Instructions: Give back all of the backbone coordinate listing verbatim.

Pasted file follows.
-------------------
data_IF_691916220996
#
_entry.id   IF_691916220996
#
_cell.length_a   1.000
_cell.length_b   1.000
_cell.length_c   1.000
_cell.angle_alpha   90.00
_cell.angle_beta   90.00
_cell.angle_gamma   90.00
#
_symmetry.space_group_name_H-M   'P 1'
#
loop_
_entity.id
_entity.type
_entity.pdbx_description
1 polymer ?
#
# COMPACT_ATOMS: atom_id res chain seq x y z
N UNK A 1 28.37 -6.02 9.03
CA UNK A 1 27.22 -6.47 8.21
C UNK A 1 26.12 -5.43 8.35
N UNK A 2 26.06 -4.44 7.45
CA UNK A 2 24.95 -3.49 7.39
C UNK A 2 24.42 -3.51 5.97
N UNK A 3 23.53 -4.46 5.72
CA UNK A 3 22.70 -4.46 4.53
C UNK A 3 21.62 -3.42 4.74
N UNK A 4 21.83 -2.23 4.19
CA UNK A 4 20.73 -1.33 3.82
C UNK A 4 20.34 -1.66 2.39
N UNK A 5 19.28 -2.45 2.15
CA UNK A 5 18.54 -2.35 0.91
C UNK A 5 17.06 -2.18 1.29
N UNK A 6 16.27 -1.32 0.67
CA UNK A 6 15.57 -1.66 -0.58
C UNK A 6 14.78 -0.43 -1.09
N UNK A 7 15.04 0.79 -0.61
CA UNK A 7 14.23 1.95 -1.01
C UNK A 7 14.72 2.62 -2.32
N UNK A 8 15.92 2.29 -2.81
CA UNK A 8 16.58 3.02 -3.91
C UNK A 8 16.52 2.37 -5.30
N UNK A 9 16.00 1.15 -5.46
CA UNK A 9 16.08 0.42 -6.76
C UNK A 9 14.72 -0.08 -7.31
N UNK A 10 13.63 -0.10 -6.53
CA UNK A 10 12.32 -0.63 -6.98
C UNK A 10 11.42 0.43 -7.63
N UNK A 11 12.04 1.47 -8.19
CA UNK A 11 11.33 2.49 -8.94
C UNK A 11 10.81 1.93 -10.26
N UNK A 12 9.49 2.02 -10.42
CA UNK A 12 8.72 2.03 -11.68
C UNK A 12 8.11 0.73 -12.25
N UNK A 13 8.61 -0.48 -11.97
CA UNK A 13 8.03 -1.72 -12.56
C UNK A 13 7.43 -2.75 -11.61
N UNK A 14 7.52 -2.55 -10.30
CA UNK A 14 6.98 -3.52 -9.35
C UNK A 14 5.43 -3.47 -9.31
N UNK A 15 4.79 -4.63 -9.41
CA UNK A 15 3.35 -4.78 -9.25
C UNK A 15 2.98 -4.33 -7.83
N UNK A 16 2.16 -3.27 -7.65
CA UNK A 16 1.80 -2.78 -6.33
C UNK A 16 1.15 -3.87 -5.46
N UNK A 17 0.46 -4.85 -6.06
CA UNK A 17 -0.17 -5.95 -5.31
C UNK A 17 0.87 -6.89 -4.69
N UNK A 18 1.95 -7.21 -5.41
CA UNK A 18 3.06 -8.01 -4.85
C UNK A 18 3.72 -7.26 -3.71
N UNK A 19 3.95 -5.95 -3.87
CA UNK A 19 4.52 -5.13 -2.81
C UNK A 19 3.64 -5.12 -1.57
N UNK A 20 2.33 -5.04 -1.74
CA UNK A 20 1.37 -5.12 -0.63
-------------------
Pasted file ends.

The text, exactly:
data_IF_691916220996
#
_entry.id   IF_691916220996
#
_cell.length_a   1.000
_cell.length_b   1.000
_cell.length_c   1.000
_cell.angle_alpha   90.00
_cell.angle_beta   90.00
_cell.angle_gamma   90.00
#
_symmetry.space_group_name_H-M   'P 1'
#
loop_
_entity.id
_entity.type
_entity.pdbx_description
1 polymer ?
#
# COMPACT_ATOMS: atom_id res chain seq x y z
N UNK A 1 28.37 -6.02 9.03
CA UNK A 1 27.22 -6.47 8.21
C UNK A 1 26.12 -5.43 8.35
N UNK A 2 26.06 -4.44 7.45
CA UNK A 2 24.95 -3.49 7.39
C UNK A 2 24.42 -3.51 5.97
N UNK A 3 23.53 -4.46 5.72
CA UNK A 3 22.70 -4.46 4.53
C UNK A 3 21.62 -3.42 4.74
N UNK A 4 21.83 -2.23 4.19
CA UNK A 4 20.73 -1.33 3.82
C UNK A 4 20.34 -1.66 2.39
N UNK A 5 19.28 -2.45 2.15
CA UNK A 5 18.54 -2.35 0.91
C UNK A 5 17.06 -2.18 1.29
N UNK A 6 16.27 -1.32 0.67
CA UNK A 6 15.57 -1.66 -0.58
C UNK A 6 14.78 -0.43 -1.09
N UNK A 7 15.04 0.79 -0.61
CA UNK A 7 14.23 1.95 -1.01
C UNK A 7 14.72 2.62 -2.32
N UNK A 8 15.92 2.29 -2.81
CA UNK A 8 16.58 3.02 -3.91
C UNK A 8 16.52 2.37 -5.30
N UNK A 9 16.00 1.15 -5.46
CA UNK A 9 16.08 0.42 -6.76
C UNK A 9 14.72 -0.08 -7.31
N UNK A 10 13.63 -0.10 -6.53
CA UNK A 10 12.32 -0.63 -6.98
C UNK A 10 11.42 0.43 -7.63
N UNK A 11 12.04 1.47 -8.19
CA UNK A 11 11.33 2.49 -8.94
C UNK A 11 10.81 1.93 -10.26
N UNK A 12 9.49 2.02 -10.42
CA UNK A 12 8.72 2.03 -11.68
C UNK A 12 8.11 0.73 -12.25
N UNK A 13 8.61 -0.48 -11.97
CA UNK A 13 8.03 -1.72 -12.56
C UNK A 13 7.43 -2.75 -11.61
N UNK A 14 7.52 -2.55 -10.30
CA UNK A 14 6.98 -3.52 -9.35
C UNK A 14 5.43 -3.47 -9.31
N UNK A 15 4.79 -4.63 -9.41
CA UNK A 15 3.35 -4.78 -9.25
C UNK A 15 2.98 -4.33 -7.83
N UNK A 16 2.16 -3.27 -7.65
CA UNK A 16 1.80 -2.78 -6.33
C UNK A 16 1.15 -3.87 -5.46
N UNK A 17 0.46 -4.85 -6.06
CA UNK A 17 -0.17 -5.95 -5.31
C UNK A 17 0.87 -6.89 -4.69
N UNK A 18 1.95 -7.21 -5.41
CA UNK A 18 3.06 -8.01 -4.85
C UNK A 18 3.72 -7.26 -3.71
N UNK A 19 3.95 -5.95 -3.87
CA UNK A 19 4.52 -5.13 -2.81
C UNK A 19 3.64 -5.12 -1.57
N UNK A 20 2.33 -5.04 -1.74
CA UNK A 20 1.37 -5.12 -0.63